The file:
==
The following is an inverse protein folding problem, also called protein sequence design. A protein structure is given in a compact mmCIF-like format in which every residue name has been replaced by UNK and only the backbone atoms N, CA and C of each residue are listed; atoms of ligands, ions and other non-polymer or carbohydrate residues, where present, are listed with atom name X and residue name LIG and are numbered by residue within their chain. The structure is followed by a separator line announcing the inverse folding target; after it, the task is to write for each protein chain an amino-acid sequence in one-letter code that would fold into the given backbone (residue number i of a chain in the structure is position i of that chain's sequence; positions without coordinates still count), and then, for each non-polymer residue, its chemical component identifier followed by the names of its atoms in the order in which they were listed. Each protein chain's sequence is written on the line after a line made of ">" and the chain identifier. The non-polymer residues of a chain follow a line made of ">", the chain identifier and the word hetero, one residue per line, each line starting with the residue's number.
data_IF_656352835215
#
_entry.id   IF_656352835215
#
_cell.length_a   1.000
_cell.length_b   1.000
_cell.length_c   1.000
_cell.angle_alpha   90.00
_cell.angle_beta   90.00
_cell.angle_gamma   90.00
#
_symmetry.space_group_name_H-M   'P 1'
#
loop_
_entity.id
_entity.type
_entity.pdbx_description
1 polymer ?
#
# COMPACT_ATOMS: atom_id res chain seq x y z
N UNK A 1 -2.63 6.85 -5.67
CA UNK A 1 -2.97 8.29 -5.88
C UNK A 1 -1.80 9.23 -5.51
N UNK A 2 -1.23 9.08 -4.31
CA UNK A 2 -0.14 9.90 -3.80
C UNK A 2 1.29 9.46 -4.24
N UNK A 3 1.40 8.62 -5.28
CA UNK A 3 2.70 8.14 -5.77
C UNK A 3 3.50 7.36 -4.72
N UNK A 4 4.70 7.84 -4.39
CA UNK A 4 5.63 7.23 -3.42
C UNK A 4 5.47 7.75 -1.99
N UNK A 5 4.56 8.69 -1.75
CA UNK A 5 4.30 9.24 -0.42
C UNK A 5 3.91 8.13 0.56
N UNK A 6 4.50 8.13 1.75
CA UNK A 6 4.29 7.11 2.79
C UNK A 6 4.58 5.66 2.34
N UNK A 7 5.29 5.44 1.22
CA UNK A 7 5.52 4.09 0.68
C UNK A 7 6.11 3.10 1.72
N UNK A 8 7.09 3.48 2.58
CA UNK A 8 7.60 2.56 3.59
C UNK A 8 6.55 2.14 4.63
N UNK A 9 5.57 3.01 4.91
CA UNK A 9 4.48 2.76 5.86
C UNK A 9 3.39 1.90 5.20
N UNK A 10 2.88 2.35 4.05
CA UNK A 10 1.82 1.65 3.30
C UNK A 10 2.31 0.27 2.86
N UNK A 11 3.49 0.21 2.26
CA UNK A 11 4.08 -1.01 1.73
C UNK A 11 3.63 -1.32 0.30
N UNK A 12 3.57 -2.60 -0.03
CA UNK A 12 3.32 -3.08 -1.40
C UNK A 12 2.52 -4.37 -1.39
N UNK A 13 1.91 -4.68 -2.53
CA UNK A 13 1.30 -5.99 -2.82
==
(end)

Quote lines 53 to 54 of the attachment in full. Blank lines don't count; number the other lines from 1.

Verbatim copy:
CA UNK A 11 4.08 -1.01 1.73
C UNK A 11 3.63 -1.32 0.30